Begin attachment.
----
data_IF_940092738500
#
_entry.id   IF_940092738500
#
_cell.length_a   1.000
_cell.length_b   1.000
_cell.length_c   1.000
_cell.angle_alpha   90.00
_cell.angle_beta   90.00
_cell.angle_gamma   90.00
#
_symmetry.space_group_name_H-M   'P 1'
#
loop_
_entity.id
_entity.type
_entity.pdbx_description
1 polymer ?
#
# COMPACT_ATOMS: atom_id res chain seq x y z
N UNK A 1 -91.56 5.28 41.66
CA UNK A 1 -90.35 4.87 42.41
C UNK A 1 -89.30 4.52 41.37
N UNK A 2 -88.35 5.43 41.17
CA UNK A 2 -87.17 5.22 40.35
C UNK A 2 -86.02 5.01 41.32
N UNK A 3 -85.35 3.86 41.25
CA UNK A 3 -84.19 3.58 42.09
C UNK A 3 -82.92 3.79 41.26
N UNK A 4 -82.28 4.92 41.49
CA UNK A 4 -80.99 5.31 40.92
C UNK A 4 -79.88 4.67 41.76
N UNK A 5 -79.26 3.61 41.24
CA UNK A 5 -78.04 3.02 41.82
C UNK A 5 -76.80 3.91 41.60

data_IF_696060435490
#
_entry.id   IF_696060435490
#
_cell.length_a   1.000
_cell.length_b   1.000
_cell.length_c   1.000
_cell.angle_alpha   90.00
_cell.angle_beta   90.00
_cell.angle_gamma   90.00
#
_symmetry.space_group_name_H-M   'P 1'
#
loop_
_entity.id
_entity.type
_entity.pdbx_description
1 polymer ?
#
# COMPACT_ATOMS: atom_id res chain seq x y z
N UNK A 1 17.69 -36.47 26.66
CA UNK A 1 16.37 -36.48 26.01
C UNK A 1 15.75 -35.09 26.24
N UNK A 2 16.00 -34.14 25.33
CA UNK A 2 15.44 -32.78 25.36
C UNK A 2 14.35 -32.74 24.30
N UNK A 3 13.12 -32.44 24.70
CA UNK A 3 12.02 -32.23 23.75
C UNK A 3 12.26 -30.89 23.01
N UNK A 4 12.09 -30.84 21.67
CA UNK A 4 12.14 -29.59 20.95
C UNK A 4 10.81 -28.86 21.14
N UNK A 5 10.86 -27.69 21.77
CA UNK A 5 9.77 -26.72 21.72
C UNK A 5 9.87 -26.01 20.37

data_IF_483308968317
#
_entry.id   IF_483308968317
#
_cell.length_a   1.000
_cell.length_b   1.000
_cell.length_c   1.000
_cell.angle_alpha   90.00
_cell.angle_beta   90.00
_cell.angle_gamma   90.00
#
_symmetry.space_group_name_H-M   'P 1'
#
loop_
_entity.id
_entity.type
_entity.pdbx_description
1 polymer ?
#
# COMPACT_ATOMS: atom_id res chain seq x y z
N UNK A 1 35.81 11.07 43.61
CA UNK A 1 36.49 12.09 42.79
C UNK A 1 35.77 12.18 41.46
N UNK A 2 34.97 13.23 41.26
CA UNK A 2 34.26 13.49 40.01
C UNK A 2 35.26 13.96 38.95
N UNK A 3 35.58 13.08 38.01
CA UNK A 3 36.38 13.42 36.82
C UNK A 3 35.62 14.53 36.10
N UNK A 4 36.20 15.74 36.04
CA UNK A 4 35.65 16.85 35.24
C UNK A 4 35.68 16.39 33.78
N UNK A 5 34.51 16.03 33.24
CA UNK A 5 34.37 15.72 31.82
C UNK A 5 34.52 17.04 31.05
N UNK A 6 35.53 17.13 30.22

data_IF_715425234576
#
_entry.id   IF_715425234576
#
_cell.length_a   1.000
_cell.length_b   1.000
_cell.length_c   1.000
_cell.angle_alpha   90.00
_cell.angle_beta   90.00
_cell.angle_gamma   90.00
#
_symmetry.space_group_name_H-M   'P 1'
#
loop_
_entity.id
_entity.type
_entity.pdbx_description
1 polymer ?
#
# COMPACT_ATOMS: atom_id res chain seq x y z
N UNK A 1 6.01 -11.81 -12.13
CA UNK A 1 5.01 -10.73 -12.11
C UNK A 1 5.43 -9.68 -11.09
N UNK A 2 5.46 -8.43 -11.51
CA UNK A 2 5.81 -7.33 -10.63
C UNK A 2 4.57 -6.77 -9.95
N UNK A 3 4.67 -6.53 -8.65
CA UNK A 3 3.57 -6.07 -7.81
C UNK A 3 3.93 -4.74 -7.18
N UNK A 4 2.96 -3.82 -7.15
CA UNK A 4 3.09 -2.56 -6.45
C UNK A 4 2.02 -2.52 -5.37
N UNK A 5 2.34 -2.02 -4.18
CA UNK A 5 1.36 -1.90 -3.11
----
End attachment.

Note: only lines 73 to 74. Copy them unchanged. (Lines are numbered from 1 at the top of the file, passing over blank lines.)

_entry.id   IF_483308968317
#